Examination of ocular movements involves the assessment smooth pursuit movements followed by saccades.
Types of Eye Movements
These are monocular movements from one position to another. They consists of followings
- Adduction ( Medial Movement) – Occurs due to action of medial rectus.
- Abduction ( Lateral Movement) – Occurs due to action of lateral rectus.
- Supraduction ( Elevation) – Occurs due to action of superior rectus assisted by inferior oblique.
- Infraduction ( Depression) – Occurs due to action of inferior rectus assisted by superior oblique.
- Incycloduction ( Intorsion) – Occurs due to action of superior oblique.
- Excycloduction ( Extorsion) – Occurs due to action of inferior oblique.
These are binocular and conjugate movements ( in the same direction so the angle b/w eyes remains constant).
These are followings
- Dextroversion ( Right Gaze) – Occurs due to action of right lateral rectus and left medial rectus.
- Levoversion ( Left Gaze) – Occurs due to action of left lateral rectus and right medial rectus.
- Dextroelevation ( Gaze up and right) – Occurs due to action of right superior rectus and left inferior oblique.
- Levoelevation ( Gaze up and left) – Occurs due to action of left superior rectus and right inferior oblique.
- Dextrodepression ( Gaze down and right) – Occurs due to action of right inferior rectus and left superior oblique.
- Levodepression ( Gaze down and left) – occurs due to action of left inferior rectus and right superior oblique.
- Dextrocycloversion: Occurs due to extorters of right eye i.e inferior rectus and inferior oblique and intorters of left eye, namely, superior rectus and superior oblique.
- Levocycloversion: Occurs due to action of extorters of left eye and intorters of right eye.
These are binocular and disjugate movements ( in opposite direction so the angle b/w the eyes change).
- Convergence is inward or medial turning of eyes due to action of both medial recti. It may be voluntary or reflex.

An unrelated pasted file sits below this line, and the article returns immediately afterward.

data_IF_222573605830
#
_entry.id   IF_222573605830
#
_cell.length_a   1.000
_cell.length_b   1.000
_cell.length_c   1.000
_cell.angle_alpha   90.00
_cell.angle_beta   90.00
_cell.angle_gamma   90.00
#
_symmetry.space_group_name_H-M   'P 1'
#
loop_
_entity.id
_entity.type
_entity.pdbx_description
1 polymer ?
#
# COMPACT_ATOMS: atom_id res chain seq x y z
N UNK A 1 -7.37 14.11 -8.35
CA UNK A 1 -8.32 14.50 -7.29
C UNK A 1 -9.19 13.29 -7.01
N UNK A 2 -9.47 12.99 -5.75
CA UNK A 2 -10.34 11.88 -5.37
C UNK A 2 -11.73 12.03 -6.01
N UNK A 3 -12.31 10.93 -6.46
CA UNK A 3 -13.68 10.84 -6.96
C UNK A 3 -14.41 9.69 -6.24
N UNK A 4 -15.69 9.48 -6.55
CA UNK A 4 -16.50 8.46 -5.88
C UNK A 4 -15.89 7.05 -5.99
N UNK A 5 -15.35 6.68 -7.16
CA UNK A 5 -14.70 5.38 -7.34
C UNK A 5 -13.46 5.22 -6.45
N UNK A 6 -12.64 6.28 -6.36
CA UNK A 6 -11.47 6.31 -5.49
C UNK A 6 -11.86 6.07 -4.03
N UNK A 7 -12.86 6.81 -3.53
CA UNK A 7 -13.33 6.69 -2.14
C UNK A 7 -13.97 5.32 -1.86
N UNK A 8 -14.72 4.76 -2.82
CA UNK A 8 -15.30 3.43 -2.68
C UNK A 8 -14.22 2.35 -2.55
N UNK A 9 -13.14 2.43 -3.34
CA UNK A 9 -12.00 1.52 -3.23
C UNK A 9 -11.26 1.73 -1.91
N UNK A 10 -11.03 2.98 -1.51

- Divergence is outward or lateral turning of eyes that is produced due to action of both lateral recti.
Positions of Gaze
Six Cardinal Positions of gaze are identified as which muscle is responsible for moving the eye into a particular position
- Dextroversion ( Right L.R + left M.R).
- Levoversion ( Left L.R + Right M.R).
- Dextroelevation ( Right S.R + Left I.O).
- Levoelevation ( Left S.R + Right I.O).
- Dextrodepression ( Right I.R + Left S.O).
- Levodepression ( Left I.R + Right S.O).
Nine diagnostic Positions of gaze are those in which deviations are measured.
They consist of six cardinal positions, primary position, elevation and depression.
Primary Position of eye is when eye is looking straight ahead.
Secondary Position of the eye is in adducted, abducted, elevated and depressed positions.
Tertiary Position of the eye is in oblique position.
Laws of Ocular motility
It states that increased contraction of a muscle is accompanied by decreased contraction of its antagonist.
It means that when medial rectus contracts, lateral rectus automatically relaxes and vice versa.
It applies to both versions and vergences.
It states that during any conjugate eye movement, equal and simultaneous innervation flows from brain to the yolk muscles.
For example, During right gaze, the right lateral rectus and left medial rectus receive equal and simultaneous innervation.
The purpose of ocular motility evaluation is detection of palsy checking the function of extra ocular muscles and diplopia.
Patient is seated and movements of eyes are checked in all positions of gaze by asking the patient to follow a torch light. By use of torch light, corneal reflections can also be checked to help in assessment.
A quick Cover test is performed in every position of gaze to detect deviation and patient is questioned regarding diplopia.
Vertical and horizontal saccadic movements are checked by asking the patient to look rapidly b/w widely separated targets. In non cooperative patients, versions are elicited by noise and doll’s head manoeuvre.
In case of palsy e.g in left lateral rectus palsy, eye will not move outward and will deviate inward. It shows over action of medial rectus and under action of lateral rectus. Any attempt to move the eye to left will cause diplopia.
Over action of a muscle is denoted by + sign and under action is denoted by – minus sign.